Spies Hecker

If the heading sounds serious, then all the suits and ties at the event surely added to the gravitas of the morning held by Toyota South African Motors (TSAM) to discuss the local motor industry.

Devi Sankar – the tough investigative journalist of Carte Blanche fame – moderated the event which was held interview-style at the Kyalami Racetrack. Andrew Kirby, President and CEO of Toyota South African Motors kicked off proceedings by celebrating Toyota’s 5.7% growth last year despite the local market’s failing numbers. He predicted that the growth for 2019 would be less than 2% and expanded on the South African Automotive Masterplan (SAAM) which is a replacement of the Automotive Production and Development Plan (APDP) which will stop at the end of 2020. The Masterplan, developed jointly through strategic collaboration between the government, industry and labour unions, will replace the APDP from 2021 to 2035.

The Masterplan will look to double the work output of the South African motor industry and expand our tier 2 and tier 3 suppliers in South Africa who will make components locally. A total of 60% of the vehicles need to be supplied from within our borders in order to rejuvenate our industry, create jobs and meet these goals.

From a TSAM point of view they have already added five local suppliers and will add another 10 suppliers this year. How did they source these new suppliers? Toyota literally put out all of the components that they import on tables and invited local businesses to see if they were able to make these here. They were overwhelmed with the feedback and enthusiasm that they received to work with TSAM and produce those parts locally.

Despite having neighbours who are also in distress economically, there has been an increase of 38% for orders into Africa in 2019 for Toyota already.

Mamello Matikinca-Ngwenya, Chief Economist for First National Bank says that it will be a year of two halves. The first being almost benign and waiting to see what happens at the election polls, and the second “business as usual”. Business confidence is weak due to political uncertainty and as such more people in business will hedge their bets and await the outcome before making any major investment decisions.

Dr Martyn Davies, Managing Director of Emerging Markets and Africa at Deloitte highlighted that Africa suffers from being a dumping ground for second-hand vehicles and that we need to change our perspective and stop accepting this mentality. We need to become a nation of the best and innovation, not a dumping ground for anything anymore.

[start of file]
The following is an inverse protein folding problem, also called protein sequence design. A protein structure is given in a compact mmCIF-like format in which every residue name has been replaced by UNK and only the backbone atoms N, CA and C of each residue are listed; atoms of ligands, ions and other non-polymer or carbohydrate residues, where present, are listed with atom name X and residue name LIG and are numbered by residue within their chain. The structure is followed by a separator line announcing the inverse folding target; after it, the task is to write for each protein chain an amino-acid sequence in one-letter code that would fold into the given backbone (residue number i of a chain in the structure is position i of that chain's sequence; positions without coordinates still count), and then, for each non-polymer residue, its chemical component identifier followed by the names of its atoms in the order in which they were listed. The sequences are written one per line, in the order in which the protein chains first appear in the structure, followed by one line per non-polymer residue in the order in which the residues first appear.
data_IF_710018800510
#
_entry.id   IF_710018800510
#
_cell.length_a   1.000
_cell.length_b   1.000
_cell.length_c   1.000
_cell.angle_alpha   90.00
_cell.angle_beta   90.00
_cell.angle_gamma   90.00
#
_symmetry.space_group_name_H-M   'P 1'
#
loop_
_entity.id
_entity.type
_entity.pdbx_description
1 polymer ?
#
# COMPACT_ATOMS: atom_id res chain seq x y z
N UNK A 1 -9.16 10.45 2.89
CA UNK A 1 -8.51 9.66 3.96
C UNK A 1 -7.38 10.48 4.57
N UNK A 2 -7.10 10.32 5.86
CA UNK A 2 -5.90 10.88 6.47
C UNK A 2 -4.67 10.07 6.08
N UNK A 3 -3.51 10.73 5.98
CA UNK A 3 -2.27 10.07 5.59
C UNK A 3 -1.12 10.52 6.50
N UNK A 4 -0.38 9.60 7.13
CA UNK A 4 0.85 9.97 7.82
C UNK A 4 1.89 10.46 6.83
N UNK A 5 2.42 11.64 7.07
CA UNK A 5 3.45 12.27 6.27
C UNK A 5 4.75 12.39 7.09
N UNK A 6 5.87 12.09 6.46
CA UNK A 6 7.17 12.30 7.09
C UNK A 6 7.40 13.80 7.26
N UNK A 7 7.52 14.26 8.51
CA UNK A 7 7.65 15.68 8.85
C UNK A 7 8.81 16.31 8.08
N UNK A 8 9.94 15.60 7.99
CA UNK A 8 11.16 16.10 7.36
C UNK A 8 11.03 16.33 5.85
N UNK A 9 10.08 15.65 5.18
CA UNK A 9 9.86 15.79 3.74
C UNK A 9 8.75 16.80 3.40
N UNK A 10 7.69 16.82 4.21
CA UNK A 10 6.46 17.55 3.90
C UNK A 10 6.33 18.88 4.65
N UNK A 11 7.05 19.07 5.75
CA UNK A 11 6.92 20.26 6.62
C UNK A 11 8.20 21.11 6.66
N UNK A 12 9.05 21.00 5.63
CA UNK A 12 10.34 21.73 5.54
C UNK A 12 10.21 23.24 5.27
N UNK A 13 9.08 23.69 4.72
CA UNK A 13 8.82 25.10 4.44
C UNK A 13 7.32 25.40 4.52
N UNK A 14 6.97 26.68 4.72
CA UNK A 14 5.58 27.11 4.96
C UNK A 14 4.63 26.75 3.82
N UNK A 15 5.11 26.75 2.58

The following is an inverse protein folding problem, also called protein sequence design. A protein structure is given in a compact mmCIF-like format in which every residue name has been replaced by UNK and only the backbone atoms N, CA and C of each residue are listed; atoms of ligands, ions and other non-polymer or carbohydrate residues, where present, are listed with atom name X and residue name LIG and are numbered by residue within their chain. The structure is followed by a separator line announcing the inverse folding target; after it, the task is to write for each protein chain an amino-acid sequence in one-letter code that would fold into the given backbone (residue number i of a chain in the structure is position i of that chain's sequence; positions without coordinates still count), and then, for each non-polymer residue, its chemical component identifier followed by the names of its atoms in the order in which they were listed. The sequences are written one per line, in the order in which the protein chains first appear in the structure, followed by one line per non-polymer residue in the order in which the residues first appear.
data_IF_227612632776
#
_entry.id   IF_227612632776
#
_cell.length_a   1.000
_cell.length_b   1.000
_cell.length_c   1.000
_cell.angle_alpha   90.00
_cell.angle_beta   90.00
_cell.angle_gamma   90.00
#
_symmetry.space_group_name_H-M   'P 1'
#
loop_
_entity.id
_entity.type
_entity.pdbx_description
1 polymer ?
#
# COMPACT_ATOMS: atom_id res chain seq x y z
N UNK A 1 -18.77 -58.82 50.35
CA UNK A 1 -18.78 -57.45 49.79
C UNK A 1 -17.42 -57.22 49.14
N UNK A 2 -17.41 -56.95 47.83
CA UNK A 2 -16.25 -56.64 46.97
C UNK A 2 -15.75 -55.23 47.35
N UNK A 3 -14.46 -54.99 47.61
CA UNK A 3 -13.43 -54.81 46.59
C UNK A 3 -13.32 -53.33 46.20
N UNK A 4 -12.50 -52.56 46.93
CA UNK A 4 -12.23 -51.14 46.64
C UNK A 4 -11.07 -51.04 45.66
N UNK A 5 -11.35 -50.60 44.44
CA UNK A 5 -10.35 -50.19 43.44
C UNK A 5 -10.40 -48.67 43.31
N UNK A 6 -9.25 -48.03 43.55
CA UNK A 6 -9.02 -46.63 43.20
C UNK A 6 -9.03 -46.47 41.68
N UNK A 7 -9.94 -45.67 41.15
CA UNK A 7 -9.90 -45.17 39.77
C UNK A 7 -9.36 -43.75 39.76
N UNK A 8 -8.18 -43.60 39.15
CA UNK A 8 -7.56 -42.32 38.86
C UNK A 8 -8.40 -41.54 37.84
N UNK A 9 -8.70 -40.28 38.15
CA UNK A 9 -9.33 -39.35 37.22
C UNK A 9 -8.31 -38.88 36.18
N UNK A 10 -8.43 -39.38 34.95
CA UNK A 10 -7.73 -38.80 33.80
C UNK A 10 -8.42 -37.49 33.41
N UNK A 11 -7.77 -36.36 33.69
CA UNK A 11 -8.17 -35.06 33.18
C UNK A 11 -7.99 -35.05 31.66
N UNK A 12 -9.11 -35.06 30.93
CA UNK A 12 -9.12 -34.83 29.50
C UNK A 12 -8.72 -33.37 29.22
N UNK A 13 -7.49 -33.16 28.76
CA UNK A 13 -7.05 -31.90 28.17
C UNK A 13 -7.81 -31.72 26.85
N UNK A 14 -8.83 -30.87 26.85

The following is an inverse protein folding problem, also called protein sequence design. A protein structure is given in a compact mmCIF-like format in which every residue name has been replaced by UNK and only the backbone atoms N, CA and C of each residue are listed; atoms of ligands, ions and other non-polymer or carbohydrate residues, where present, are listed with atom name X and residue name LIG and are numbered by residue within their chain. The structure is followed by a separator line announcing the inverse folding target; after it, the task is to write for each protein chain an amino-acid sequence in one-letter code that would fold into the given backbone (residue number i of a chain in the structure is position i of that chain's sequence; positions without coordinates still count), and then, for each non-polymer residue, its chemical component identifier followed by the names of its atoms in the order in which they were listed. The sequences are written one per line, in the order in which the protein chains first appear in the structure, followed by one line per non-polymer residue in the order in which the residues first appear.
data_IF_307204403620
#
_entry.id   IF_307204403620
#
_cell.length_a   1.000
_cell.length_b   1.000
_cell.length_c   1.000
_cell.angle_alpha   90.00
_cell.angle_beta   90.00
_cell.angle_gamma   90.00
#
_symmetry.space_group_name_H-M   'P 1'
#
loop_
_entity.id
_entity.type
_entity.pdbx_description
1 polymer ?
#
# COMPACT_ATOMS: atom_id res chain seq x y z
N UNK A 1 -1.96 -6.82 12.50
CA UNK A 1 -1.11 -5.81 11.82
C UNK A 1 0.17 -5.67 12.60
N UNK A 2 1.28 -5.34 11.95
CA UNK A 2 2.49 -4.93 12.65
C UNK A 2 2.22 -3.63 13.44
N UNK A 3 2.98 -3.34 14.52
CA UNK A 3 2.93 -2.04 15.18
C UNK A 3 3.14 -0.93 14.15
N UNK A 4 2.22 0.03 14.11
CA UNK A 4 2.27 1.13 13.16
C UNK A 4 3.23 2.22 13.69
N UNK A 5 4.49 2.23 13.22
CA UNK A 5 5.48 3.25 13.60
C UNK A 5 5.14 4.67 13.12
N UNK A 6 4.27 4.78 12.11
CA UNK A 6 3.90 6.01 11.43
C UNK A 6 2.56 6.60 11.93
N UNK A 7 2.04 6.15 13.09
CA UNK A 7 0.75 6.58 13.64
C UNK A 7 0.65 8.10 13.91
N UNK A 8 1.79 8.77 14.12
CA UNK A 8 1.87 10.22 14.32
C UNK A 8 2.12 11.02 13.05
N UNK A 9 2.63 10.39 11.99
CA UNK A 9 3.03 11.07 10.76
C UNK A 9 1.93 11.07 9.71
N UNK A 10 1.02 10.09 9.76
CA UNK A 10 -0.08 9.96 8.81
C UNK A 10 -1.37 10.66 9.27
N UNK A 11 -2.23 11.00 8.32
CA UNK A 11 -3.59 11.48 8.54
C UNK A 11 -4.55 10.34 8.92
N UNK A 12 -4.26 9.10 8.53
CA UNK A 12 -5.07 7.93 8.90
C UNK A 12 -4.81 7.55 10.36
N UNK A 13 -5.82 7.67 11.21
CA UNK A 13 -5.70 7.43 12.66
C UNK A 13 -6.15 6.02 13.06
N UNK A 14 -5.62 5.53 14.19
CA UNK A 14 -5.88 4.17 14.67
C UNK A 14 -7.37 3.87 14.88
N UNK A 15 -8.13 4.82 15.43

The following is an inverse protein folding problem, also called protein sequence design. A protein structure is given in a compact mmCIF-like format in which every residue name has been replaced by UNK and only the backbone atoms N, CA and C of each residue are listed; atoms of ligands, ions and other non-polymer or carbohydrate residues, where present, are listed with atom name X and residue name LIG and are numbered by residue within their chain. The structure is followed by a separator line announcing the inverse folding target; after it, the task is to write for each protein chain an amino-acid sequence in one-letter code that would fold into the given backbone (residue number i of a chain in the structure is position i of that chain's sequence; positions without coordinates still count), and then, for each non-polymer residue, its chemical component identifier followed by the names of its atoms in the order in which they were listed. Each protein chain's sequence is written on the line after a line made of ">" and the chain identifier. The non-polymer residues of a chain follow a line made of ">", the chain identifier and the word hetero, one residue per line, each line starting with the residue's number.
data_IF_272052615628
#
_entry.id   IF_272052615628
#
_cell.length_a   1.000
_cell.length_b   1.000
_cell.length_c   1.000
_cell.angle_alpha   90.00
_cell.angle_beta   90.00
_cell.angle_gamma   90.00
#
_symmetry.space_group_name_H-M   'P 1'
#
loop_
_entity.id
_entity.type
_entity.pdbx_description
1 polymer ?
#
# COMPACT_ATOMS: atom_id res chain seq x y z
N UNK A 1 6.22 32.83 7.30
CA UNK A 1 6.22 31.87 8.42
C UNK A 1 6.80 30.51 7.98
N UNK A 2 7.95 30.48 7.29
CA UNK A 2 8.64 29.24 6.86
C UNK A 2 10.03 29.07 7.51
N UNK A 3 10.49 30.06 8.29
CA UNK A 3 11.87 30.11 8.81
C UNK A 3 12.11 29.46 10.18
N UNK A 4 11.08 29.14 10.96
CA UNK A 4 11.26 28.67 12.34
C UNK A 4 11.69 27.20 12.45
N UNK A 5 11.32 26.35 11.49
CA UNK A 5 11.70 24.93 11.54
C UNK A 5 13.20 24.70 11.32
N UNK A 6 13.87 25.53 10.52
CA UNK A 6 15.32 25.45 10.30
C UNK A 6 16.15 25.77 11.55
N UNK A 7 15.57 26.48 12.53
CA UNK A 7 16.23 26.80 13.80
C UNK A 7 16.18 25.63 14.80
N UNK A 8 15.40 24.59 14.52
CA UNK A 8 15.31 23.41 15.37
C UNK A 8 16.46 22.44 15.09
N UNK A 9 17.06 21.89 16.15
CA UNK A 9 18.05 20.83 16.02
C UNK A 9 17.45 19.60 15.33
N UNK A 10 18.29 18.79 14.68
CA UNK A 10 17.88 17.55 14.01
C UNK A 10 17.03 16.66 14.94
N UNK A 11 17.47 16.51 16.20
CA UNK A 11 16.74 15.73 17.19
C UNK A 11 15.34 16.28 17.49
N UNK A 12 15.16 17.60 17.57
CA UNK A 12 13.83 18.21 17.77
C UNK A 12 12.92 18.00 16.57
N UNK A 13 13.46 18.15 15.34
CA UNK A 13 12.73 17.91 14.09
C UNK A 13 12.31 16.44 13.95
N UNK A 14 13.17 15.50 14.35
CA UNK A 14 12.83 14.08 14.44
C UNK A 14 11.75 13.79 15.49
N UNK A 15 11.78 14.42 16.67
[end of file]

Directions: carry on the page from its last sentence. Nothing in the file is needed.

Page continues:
He also highlighted the fact that Morocco is ahead of us in supply OEMs and that we need to be concentrating our exports into Africa and not just the U.S. and Europe. We have brilliant testing facilities to show conditions in other African countries and this should be used to it’s full potential.

Points were raised around patriotic purchasing. If government decided to only purchase locally manufactured vehicles, it would add an immediate R3.1billion back into our purses alone. Definitely worth thinking about to make sure we protect our industry.

TSAM making a difference at home

“We decided as a company to look within our entire chain – components, OEMs, distributors and dealers – to see how well we were doing with transformation and how we are making a difference at the coal face,” said Andrew.

There was a call to look to develop in the more rural and informal sectors and TSAM are happy to say that they now have 13 black owned dealers and are planning to grow this number by another 10 over the next two years.

They are involved in the Yes4 Youth campaign where youth get experiences in the workplace for a year and then hopefully find work with their new-found skills thereafter. TSAM have offered 497 internships this year to grow our skills shortage and create opportunity for our younger generation.

TSAM have sent 25 black female engineers overseas for training in the last 10 years, and have trained 56 principal female engineers thus far. These are only some of the projects that TSAM are involved in.

Personally I am upbeat to hear that there are plans afoot to grow the motor industry and let’s pray that we can rejuvenate our market into the powerhouse it deserves to be.

By Claire Macfie